The end of Neighbours: It’s a generational issue

The death of Neighbours should be a warning to other soaps.

There was a time in history, not that long ago in fact, that the idea of television without soap operas would have been laughed at. An outrageous suggestion to make when millions each day sat down to get their slice of soap. 

However, the year is 2022. The world is a very different place. The media we choose to consume, and how we consume it has vastly changed from the calling chimes of linear TV. A changing generation, a new outlook on a modern world has ebbed away at a genre which at points in history, would influence a generation. 

In the UK, we’ve already said goodbye to Holby City, which to be fair was more akin to a continuing drama than the ingredients that go into making a traditional soap opera. Next up is Neighbours, which after 37 years will say goodbye later this month.

Neighbours was created by Red Watson (pictured below), a man who had all the ingredients to make soap operas – and make them well. With his early days at ATV as one of the producers of hit soap Crossroads, he took what he learnt back to Australia to create numerous television shows, mainly soaps. 

Many were surprised to learn that Neighbours had been axed. Memories of a time gone by were recalled by legions of fans. Their surprise shouldn’t have been, given they gave up on the show many, many years away. But why did they?

It is well documented that in recent years, soap operas have suffered a decline in viewership. Despite what television critics may espouse, it is hard to nail down why that has happened, or whether there was something specific to each soap.

For me, the reason is generational. Those born in the year 2000 or after are the least likely to consume soaps on a daily basis. It’s a tough commitment – 5 days a week, 2 and a half hours out of your life. A life that nowadays for young people, moves at the speed of light. 

Apart from the odd blip, soaps have continually witnessed a year on year decline in ratings in the past two decades. As this modern generation has the world at its fingertips, a choice of streaming platforms, an endless supply of content, there just isn’t the want, or need, for soaps anymore.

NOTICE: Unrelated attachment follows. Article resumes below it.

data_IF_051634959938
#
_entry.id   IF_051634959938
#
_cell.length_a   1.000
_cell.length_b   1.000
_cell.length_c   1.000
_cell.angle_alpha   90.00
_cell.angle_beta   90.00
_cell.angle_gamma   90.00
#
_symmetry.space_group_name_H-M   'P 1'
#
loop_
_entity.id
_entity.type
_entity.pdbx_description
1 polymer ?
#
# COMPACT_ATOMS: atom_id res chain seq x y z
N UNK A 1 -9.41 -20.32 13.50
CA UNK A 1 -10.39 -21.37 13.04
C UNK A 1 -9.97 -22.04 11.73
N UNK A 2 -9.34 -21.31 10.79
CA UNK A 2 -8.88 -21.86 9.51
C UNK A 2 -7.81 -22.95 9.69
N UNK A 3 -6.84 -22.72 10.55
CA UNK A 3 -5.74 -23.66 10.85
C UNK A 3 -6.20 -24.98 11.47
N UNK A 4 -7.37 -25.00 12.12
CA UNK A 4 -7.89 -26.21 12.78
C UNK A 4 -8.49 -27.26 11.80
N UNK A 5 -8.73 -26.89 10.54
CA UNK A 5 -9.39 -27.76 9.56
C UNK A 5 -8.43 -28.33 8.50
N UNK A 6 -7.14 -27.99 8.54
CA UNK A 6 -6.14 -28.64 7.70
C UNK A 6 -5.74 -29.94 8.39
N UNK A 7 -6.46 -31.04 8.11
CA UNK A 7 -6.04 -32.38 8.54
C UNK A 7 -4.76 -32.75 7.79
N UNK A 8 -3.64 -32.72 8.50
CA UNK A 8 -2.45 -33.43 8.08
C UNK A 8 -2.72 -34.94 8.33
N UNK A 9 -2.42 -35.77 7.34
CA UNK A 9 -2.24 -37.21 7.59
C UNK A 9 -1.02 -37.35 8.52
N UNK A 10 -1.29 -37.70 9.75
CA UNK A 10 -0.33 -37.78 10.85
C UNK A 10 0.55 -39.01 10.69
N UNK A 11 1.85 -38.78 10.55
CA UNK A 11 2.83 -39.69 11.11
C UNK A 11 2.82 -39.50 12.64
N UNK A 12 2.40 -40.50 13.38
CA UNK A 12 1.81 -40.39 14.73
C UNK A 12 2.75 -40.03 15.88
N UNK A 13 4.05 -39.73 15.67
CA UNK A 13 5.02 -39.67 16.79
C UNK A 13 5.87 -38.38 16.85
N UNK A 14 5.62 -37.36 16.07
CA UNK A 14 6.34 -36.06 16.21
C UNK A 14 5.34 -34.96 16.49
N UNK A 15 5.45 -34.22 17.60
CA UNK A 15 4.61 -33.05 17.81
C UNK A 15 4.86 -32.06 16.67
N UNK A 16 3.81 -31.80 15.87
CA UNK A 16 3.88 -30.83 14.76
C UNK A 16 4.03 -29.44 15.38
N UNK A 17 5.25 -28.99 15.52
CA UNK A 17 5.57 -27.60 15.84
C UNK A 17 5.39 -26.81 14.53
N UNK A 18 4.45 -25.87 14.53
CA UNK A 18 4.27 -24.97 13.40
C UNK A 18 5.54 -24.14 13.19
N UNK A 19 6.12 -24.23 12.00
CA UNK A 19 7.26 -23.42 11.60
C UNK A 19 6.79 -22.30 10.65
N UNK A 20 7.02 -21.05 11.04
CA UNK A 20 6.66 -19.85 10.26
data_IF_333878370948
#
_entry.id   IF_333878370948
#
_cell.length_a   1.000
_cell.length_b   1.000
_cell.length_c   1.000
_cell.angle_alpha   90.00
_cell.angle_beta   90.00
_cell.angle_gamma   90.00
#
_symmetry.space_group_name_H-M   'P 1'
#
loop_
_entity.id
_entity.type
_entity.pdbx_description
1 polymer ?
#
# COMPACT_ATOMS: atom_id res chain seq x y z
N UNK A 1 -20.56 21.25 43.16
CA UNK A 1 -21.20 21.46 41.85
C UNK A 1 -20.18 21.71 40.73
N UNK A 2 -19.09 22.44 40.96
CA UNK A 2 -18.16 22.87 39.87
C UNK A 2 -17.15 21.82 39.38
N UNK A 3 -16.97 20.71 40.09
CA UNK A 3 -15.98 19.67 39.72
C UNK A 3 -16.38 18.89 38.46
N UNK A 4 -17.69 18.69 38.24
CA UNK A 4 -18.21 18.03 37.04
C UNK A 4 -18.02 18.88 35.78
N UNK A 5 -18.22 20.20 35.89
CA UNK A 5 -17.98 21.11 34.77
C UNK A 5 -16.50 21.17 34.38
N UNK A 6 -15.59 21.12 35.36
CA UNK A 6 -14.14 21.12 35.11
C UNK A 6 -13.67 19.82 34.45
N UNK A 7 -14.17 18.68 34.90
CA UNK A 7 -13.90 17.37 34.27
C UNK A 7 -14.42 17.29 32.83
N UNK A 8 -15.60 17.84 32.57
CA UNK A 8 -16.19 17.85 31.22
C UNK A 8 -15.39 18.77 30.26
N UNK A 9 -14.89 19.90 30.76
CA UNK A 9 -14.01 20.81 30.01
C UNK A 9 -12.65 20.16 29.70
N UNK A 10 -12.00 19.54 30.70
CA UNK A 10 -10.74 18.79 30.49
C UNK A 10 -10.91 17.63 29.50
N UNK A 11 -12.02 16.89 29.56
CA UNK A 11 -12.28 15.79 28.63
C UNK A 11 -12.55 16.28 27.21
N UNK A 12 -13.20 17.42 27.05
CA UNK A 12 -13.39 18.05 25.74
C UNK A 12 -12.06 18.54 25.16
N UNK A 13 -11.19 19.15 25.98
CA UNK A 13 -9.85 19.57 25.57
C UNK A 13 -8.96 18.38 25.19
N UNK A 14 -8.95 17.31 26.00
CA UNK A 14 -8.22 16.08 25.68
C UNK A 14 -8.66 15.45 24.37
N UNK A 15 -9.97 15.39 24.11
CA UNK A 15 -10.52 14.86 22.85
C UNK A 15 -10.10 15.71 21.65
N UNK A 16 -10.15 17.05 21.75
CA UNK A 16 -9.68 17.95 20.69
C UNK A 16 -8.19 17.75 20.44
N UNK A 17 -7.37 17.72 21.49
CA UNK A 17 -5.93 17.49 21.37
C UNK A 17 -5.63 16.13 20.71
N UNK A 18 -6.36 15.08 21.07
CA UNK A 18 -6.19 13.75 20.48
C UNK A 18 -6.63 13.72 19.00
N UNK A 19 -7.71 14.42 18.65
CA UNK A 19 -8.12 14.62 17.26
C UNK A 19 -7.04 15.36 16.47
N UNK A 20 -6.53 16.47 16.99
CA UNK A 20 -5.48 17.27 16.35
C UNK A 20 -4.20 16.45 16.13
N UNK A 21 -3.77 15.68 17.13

Neighbours were always stuck in a tug of war between their native home and the UK. Loved by millions in the UK, and still pulling in over a million viewers in its latest episodes, Australia fell out of love with it years ago.

In 2011, Channel Ten shunted Neighbours to its digital channel, where it remained ever since. Even when it was on Ten, its ratings kept falling and falling until the network decided enough was enough. Its savour wasn’t a digital channel. That came from the funding by Channel 5. If it wasn’t for the UK, we’d have said goodbye to Ramsay Street a decade ago.

Just like the UK, Australia loved their soap operas. In decades gone by, Australia had a number of soaps, but just like in the UK, that’s been whittled down. Home and Away, which airs on Seven in Australia, now remains their only domestic ‘soap’.

I say ‘soap’ because a recent episode I watched bears no resemblance to the Summer Bay I grew up with. It’s now more akin to a low budget crime drama, which may explain its survival as it moved with the new generation where other soaps did not.

Home and Away’s Alf Stewart

If you tune into the next episode of Neighbours, you still get the familiarity, the identity of Neighbours. What you get are the same ingredients that Reg put into the show at its beginning. 

I, or others, can’t say that all young folk don’t watch soaps, because there are some that do. But those numbers don’t increase at the rate that established viewers switch off, and that’s a generational issue.

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